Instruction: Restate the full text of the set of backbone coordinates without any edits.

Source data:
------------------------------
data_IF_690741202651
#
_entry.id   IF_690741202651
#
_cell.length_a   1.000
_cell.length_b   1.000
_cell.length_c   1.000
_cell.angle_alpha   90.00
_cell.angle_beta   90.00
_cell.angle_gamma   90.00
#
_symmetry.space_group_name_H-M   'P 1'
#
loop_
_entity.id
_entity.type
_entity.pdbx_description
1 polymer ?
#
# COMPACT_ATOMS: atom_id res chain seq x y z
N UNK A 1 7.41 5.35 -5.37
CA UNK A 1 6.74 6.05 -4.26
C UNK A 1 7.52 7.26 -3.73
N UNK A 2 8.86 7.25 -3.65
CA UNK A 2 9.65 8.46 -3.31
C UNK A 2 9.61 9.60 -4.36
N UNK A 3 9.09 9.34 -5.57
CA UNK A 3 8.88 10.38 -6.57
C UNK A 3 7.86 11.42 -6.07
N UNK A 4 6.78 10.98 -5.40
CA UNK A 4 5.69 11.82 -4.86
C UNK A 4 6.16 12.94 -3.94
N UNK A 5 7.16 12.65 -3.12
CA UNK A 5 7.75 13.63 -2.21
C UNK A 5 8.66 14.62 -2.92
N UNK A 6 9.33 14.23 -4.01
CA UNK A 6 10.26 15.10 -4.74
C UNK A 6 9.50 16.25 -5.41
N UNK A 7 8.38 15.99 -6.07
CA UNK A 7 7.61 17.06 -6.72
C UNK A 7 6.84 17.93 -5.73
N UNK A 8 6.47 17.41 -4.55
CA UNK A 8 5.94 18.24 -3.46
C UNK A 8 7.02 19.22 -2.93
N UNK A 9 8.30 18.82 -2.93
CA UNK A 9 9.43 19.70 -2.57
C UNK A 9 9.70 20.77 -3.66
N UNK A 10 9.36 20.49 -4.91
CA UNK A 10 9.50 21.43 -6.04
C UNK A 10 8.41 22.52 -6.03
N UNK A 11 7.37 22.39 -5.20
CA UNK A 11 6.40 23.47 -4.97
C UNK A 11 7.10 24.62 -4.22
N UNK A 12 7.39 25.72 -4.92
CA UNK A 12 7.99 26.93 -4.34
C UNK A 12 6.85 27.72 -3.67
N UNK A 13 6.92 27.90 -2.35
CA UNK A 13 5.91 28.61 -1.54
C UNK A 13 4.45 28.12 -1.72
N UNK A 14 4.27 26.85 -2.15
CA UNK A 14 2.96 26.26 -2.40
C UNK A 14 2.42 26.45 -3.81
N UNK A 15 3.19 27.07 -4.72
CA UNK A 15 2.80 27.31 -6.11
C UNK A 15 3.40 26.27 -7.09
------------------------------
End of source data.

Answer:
data_IF_690741202651
#
_entry.id   IF_690741202651
#
_cell.length_a   1.000
_cell.length_b   1.000
_cell.length_c   1.000
_cell.angle_alpha   90.00
_cell.angle_beta   90.00
_cell.angle_gamma   90.00
#
_symmetry.space_group_name_H-M   'P 1'
#
loop_
_entity.id
_entity.type
_entity.pdbx_description
1 polymer ?
#
# COMPACT_ATOMS: atom_id res chain seq x y z
N UNK A 1 7.41 5.35 -5.37
CA UNK A 1 6.74 6.05 -4.26
C UNK A 1 7.52 7.26 -3.73
N UNK A 2 8.86 7.25 -3.65
CA UNK A 2 9.65 8.46 -3.31
C UNK A 2 9.61 9.60 -4.36
N UNK A 3 9.09 9.34 -5.57
CA UNK A 3 8.88 10.38 -6.57
C UNK A 3 7.86 11.42 -6.07
N UNK A 4 6.78 10.98 -5.40
CA UNK A 4 5.69 11.82 -4.86
C UNK A 4 6.16 12.94 -3.94
N UNK A 5 7.16 12.65 -3.12
CA UNK A 5 7.75 13.63 -2.21
C UNK A 5 8.66 14.62 -2.92
N UNK A 6 9.33 14.23 -4.01
CA UNK A 6 10.26 15.10 -4.74
C UNK A 6 9.50 16.25 -5.41
N UNK A 7 8.38 15.99 -6.07
CA UNK A 7 7.61 17.06 -6.72
C UNK A 7 6.84 17.93 -5.73
N UNK A 8 6.47 17.41 -4.55
CA UNK A 8 5.94 18.24 -3.46
C UNK A 8 7.02 19.22 -2.93
N UNK A 9 8.30 18.82 -2.93
CA UNK A 9 9.43 19.70 -2.57
C UNK A 9 9.70 20.77 -3.66
N UNK A 10 9.36 20.49 -4.91
CA UNK A 10 9.50 21.43 -6.04
C UNK A 10 8.41 22.52 -6.03
N UNK A 11 7.37 22.39 -5.20
CA UNK A 11 6.40 23.47 -4.97
C UNK A 11 7.10 24.62 -4.22
N UNK A 12 7.39 25.72 -4.92
CA UNK A 12 7.99 26.93 -4.34
C UNK A 12 6.85 27.72 -3.67
N UNK A 13 6.92 27.90 -2.35
CA UNK A 13 5.91 28.61 -1.54
C UNK A 13 4.45 28.12 -1.72
N UNK A 14 4.27 26.85 -2.15
CA UNK A 14 2.96 26.26 -2.40
C UNK A 14 2.42 26.45 -3.81
N UNK A 15 3.19 27.07 -4.72
CA UNK A 15 2.80 27.31 -6.11
C UNK A 15 3.40 26.27 -7.09